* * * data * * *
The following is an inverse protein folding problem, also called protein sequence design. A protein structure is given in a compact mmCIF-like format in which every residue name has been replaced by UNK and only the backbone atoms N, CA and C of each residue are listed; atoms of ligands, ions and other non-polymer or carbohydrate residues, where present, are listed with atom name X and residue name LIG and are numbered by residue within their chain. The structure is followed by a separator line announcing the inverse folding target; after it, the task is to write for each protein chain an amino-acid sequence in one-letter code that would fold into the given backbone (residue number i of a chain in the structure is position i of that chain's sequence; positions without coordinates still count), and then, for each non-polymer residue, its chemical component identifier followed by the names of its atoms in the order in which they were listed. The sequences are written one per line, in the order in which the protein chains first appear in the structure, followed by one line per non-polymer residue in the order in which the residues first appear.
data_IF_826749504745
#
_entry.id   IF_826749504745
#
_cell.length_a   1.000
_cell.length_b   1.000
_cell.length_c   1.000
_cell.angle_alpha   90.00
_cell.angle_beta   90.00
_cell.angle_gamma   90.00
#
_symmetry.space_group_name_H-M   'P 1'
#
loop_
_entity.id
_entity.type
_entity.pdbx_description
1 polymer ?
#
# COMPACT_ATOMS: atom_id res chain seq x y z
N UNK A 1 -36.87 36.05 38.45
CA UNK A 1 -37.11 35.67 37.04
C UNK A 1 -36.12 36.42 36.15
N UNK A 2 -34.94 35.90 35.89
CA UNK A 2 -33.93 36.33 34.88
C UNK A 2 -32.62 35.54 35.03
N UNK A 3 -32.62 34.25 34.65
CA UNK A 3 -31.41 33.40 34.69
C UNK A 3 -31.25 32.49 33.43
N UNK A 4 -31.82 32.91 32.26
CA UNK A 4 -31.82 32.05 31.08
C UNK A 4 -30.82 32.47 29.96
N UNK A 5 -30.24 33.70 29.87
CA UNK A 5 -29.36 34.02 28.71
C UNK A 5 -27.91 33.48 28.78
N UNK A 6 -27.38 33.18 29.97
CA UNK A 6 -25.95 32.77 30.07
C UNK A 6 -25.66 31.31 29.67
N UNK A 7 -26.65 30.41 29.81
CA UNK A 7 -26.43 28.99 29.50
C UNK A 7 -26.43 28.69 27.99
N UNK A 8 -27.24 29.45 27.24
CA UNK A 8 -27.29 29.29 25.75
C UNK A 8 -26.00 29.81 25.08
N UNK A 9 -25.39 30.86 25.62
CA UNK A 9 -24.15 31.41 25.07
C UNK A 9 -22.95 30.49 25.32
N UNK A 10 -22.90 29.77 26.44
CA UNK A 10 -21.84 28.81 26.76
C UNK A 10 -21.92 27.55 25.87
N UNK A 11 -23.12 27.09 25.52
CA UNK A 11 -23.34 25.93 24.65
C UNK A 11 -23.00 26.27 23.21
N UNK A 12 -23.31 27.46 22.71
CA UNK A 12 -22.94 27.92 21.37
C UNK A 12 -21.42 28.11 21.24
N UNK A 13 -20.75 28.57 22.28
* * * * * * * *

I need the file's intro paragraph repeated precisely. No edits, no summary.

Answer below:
The following is an inverse protein folding problem, also called protein sequence design. A protein structure is given in a compact mmCIF-like format in which every residue name has been replaced by UNK and only the backbone atoms N, CA and C of each residue are listed; atoms of ligands, ions and other non-polymer or carbohydrate residues, where present, are listed with atom name X and residue name LIG and are numbered by residue within their chain. The structure is followed by a separator line announcing the inverse folding target; after it, the task is to write for each protein chain an amino-acid sequence in one-letter code that would fold into the given backbone (residue number i of a chain in the structure is position i of that chain's sequence; positions without coordinates still count), and then, for each non-polymer residue, its chemical component identifier followed by the names of its atoms in the order in which they were listed. The sequences are written one per line, in the order in which the protein chains first appear in the structure, followed by one line per non-polymer residue in the order in which the residues first appear.